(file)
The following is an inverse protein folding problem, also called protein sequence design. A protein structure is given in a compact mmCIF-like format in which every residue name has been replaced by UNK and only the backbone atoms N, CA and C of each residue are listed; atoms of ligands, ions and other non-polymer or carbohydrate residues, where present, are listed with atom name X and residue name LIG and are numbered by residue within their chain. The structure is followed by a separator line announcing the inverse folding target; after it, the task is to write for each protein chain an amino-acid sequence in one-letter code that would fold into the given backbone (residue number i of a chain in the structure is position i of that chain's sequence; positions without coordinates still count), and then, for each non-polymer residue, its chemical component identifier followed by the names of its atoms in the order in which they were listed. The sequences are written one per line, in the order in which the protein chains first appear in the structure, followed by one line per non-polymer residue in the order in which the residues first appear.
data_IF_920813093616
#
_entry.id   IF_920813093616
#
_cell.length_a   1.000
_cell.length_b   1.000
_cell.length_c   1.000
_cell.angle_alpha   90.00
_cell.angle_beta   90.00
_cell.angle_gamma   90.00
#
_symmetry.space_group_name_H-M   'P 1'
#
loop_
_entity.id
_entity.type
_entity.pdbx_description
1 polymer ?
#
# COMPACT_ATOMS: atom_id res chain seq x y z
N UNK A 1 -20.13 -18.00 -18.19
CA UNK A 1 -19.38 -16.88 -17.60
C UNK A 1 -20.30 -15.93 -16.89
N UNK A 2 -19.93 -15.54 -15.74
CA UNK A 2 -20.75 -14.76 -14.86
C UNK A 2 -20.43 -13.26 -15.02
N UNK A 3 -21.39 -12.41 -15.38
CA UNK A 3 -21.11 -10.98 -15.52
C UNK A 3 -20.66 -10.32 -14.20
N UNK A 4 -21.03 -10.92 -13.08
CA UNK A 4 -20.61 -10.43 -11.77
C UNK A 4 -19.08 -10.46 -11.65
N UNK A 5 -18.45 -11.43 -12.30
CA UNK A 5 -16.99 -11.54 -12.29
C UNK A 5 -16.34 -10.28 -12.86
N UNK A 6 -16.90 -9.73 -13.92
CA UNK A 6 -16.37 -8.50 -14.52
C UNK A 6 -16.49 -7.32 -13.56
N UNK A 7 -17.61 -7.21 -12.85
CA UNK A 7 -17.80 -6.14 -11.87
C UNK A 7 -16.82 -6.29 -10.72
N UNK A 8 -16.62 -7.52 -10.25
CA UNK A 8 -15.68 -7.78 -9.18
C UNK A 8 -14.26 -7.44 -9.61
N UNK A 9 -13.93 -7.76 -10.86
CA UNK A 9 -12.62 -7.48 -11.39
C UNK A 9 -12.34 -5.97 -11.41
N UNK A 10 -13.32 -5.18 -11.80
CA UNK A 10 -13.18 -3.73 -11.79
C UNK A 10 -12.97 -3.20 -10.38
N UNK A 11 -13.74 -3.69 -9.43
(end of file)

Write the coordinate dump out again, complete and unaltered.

The following is an inverse protein folding problem, also called protein sequence design. A protein structure is given in a compact mmCIF-like format in which every residue name has been replaced by UNK and only the backbone atoms N, CA and C of each residue are listed; atoms of ligands, ions and other non-polymer or carbohydrate residues, where present, are listed with atom name X and residue name LIG and are numbered by residue within their chain. The structure is followed by a separator line announcing the inverse folding target; after it, the task is to write for each protein chain an amino-acid sequence in one-letter code that would fold into the given backbone (residue number i of a chain in the structure is position i of that chain's sequence; positions without coordinates still count), and then, for each non-polymer residue, its chemical component identifier followed by the names of its atoms in the order in which they were listed. The sequences are written one per line, in the order in which the protein chains first appear in the structure, followed by one line per non-polymer residue in the order in which the residues first appear.
data_IF_920813093616
#
_entry.id   IF_920813093616
#
_cell.length_a   1.000
_cell.length_b   1.000
_cell.length_c   1.000
_cell.angle_alpha   90.00
_cell.angle_beta   90.00
_cell.angle_gamma   90.00
#
_symmetry.space_group_name_H-M   'P 1'
#
loop_
_entity.id
_entity.type
_entity.pdbx_description
1 polymer ?
#
# COMPACT_ATOMS: atom_id res chain seq x y z
N UNK A 1 -20.13 -18.00 -18.19
CA UNK A 1 -19.38 -16.88 -17.60
C UNK A 1 -20.30 -15.93 -16.89
N UNK A 2 -19.93 -15.54 -15.74
CA UNK A 2 -20.75 -14.76 -14.86
C UNK A 2 -20.43 -13.26 -15.02
N UNK A 3 -21.39 -12.41 -15.38
CA UNK A 3 -21.11 -10.98 -15.52
C UNK A 3 -20.66 -10.32 -14.20
N UNK A 4 -21.03 -10.92 -13.08
CA UNK A 4 -20.61 -10.43 -11.77
C UNK A 4 -19.08 -10.46 -11.65
N UNK A 5 -18.45 -11.43 -12.30
CA UNK A 5 -16.99 -11.54 -12.29
C UNK A 5 -16.34 -10.28 -12.86
N UNK A 6 -16.90 -9.73 -13.92
CA UNK A 6 -16.37 -8.50 -14.52
C UNK A 6 -16.49 -7.32 -13.56
N UNK A 7 -17.61 -7.21 -12.85
CA UNK A 7 -17.80 -6.14 -11.87
C UNK A 7 -16.82 -6.29 -10.72
N UNK A 8 -16.62 -7.52 -10.25
CA UNK A 8 -15.68 -7.78 -9.18
C UNK A 8 -14.26 -7.44 -9.61
N UNK A 9 -13.93 -7.76 -10.86
CA UNK A 9 -12.62 -7.48 -11.39
C UNK A 9 -12.34 -5.97 -11.41
N UNK A 10 -13.32 -5.18 -11.80
CA UNK A 10 -13.18 -3.73 -11.79
C UNK A 10 -12.97 -3.20 -10.38
N UNK A 11 -13.74 -3.69 -9.43